This is one of the largest and best-protected rainforests in Africa, with 90% of its area left undisturbed. Almost completely surrounded by the Dja River, which forms a natural boundary, the reserve is especially noted for its biodiversity and a wide variety of primates. It contains 107 mammal species, five of which are threatened.
Outstanding Universal Value
Founded in 1950, the Dja Faunal Reserve is an integral part of the dense rain forests that form the Congo Basin. This vast range is one of the largest and best-protected of the African rainforests: 90% of its area remains undisturbed. Almost completely surrounded by the Dja River, which forms a natural boundary, the Reserve is especially noted for its biodiversity and a wide variety of primates. Covering an area estimated at around 526,000 ha, the Reserve is home to many animal and plant species, several of which are globally threatened (western lowland gorilla, chimpanzee, forest elephant).
Criterion (ix): The primary forest of the Dja Reserve is interesting for its diversity of species and its unique pristine condition. With its topographical diversity and its three biogeographical and geological influences, it has a rich and varied ecosystem that reflects the ecological evolution in progress in this type of environment. It belongs to the forest block considered to be the largest in Africa for the maintenance of biological diversity.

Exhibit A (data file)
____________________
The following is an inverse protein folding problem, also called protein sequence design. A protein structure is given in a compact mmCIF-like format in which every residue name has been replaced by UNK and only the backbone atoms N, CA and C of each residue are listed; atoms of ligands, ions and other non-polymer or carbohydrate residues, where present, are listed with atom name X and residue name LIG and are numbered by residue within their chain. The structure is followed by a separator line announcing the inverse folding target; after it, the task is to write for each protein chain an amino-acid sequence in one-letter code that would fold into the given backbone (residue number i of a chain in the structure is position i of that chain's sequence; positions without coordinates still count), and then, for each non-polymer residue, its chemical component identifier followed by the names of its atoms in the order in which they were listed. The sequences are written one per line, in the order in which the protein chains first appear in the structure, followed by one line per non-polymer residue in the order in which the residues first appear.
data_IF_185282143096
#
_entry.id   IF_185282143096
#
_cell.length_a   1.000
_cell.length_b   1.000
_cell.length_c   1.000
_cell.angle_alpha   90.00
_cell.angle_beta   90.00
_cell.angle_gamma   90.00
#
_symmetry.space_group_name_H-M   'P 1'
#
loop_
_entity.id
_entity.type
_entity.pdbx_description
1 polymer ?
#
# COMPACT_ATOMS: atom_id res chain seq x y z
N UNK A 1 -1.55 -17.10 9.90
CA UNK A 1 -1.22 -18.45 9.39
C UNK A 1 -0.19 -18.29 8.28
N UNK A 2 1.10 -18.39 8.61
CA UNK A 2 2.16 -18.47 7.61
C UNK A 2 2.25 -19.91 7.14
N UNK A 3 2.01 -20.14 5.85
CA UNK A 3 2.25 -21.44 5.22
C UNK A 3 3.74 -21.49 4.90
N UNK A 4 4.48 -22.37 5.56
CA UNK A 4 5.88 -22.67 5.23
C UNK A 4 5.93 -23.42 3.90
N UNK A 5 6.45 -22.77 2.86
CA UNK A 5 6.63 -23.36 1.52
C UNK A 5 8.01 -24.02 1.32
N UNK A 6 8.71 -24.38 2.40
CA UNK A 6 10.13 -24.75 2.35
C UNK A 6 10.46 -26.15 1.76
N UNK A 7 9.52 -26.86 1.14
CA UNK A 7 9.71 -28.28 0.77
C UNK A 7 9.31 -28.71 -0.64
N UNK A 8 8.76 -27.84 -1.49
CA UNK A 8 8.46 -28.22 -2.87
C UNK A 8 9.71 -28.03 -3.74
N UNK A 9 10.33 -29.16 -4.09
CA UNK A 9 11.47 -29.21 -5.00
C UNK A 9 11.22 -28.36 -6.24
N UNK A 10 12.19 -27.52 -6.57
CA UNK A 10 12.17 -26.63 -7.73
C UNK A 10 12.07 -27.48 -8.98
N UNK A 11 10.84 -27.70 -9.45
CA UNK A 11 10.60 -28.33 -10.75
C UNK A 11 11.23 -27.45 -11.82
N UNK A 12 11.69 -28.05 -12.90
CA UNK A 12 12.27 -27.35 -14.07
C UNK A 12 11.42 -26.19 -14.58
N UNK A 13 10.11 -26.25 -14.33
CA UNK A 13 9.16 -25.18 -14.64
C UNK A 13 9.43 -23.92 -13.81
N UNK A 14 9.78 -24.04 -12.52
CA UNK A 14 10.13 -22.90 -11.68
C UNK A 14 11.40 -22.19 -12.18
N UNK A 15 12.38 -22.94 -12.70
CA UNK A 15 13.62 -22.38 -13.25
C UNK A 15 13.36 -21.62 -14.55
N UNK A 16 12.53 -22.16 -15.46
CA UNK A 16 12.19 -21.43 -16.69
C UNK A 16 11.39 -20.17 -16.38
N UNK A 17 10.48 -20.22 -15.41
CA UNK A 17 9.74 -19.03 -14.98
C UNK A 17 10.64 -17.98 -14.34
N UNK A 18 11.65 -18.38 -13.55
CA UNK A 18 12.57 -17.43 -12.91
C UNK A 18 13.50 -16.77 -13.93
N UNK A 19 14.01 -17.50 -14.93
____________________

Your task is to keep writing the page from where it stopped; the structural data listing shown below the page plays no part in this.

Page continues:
Criterion (x): The Dja Reserve is one of Africa's most species-rich rainforests. It includes the habitat of numerous remarkable animal and plant species, many of which are globally threatened. It has over 100 species of mammals, of which at least 14 primates (including several endangered species such as the western lowland gorilla, chimpanzee, white-collared mangabey, mandrill and drill). In addition, flagship species are found in the Reserve, such as the endangered forest elephant, and the nearly extinct African gray parrot, bongo and leopard.